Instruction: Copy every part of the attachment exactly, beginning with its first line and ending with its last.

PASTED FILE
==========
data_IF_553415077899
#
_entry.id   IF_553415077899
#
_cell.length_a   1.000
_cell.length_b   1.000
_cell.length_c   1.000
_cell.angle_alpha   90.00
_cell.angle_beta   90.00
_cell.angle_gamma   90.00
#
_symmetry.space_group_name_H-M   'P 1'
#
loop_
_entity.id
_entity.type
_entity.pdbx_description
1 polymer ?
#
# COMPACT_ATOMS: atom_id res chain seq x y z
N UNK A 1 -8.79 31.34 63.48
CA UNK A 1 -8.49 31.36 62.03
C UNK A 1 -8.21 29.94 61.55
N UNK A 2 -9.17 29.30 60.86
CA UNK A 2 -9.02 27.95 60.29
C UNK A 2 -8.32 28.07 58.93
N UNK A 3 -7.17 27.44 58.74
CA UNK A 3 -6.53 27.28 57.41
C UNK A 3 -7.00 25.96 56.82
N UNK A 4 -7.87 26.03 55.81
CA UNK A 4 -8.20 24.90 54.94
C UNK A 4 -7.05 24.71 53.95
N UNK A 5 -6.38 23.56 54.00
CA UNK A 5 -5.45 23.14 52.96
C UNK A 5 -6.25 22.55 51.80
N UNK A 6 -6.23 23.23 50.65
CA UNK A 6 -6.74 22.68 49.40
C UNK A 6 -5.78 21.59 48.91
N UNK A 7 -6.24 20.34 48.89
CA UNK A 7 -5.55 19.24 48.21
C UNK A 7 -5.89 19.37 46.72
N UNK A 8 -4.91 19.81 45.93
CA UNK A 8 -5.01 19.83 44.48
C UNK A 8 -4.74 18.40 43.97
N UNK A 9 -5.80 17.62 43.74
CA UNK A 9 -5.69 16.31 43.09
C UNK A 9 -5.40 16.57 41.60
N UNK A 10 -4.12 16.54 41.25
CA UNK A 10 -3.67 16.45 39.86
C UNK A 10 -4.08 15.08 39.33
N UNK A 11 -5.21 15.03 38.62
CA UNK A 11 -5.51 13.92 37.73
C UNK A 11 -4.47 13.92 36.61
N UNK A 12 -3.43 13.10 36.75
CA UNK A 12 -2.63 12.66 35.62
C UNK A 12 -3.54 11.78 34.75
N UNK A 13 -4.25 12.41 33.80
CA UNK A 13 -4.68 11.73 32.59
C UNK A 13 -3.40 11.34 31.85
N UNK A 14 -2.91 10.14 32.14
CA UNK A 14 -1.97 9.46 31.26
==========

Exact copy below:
data_IF_553415077899
#
_entry.id   IF_553415077899
#
_cell.length_a   1.000
_cell.length_b   1.000
_cell.length_c   1.000
_cell.angle_alpha   90.00
_cell.angle_beta   90.00
_cell.angle_gamma   90.00
#
_symmetry.space_group_name_H-M   'P 1'
#
loop_
_entity.id
_entity.type
_entity.pdbx_description
1 polymer ?
#
# COMPACT_ATOMS: atom_id res chain seq x y z
N UNK A 1 -8.79 31.34 63.48
CA UNK A 1 -8.49 31.36 62.03
C UNK A 1 -8.21 29.94 61.55
N UNK A 2 -9.17 29.30 60.86
CA UNK A 2 -9.02 27.95 60.29
C UNK A 2 -8.32 28.07 58.93
N UNK A 3 -7.17 27.44 58.74
CA UNK A 3 -6.53 27.28 57.41
C UNK A 3 -7.00 25.96 56.82
N UNK A 4 -7.87 26.03 55.81
CA UNK A 4 -8.20 24.90 54.94
C UNK A 4 -7.05 24.71 53.95
N UNK A 5 -6.38 23.56 54.00
CA UNK A 5 -5.45 23.14 52.96
C UNK A 5 -6.25 22.55 51.80
N UNK A 6 -6.23 23.23 50.65
CA UNK A 6 -6.74 22.68 49.40
C UNK A 6 -5.78 21.59 48.91
N UNK A 7 -6.24 20.34 48.89
CA UNK A 7 -5.55 19.24 48.21
C UNK A 7 -5.89 19.37 46.72
N UNK A 8 -4.91 19.81 45.93
CA UNK A 8 -5.01 19.83 44.48
C UNK A 8 -4.74 18.40 43.97
N UNK A 9 -5.80 17.62 43.74
CA UNK A 9 -5.69 16.31 43.09
C UNK A 9 -5.40 16.57 41.60
N UNK A 10 -4.12 16.54 41.25
CA UNK A 10 -3.67 16.45 39.86
C UNK A 10 -4.08 15.08 39.33
N UNK A 11 -5.21 15.03 38.62
CA UNK A 11 -5.51 13.92 37.73
C UNK A 11 -4.47 13.92 36.61
N UNK A 12 -3.43 13.10 36.75
CA UNK A 12 -2.63 12.66 35.62
C UNK A 12 -3.54 11.78 34.75
N UNK A 13 -4.25 12.41 33.80
CA UNK A 13 -4.68 11.73 32.59
C UNK A 13 -3.40 11.34 31.85
N UNK A 14 -2.91 10.14 32.14
CA UNK A 14 -1.97 9.46 31.26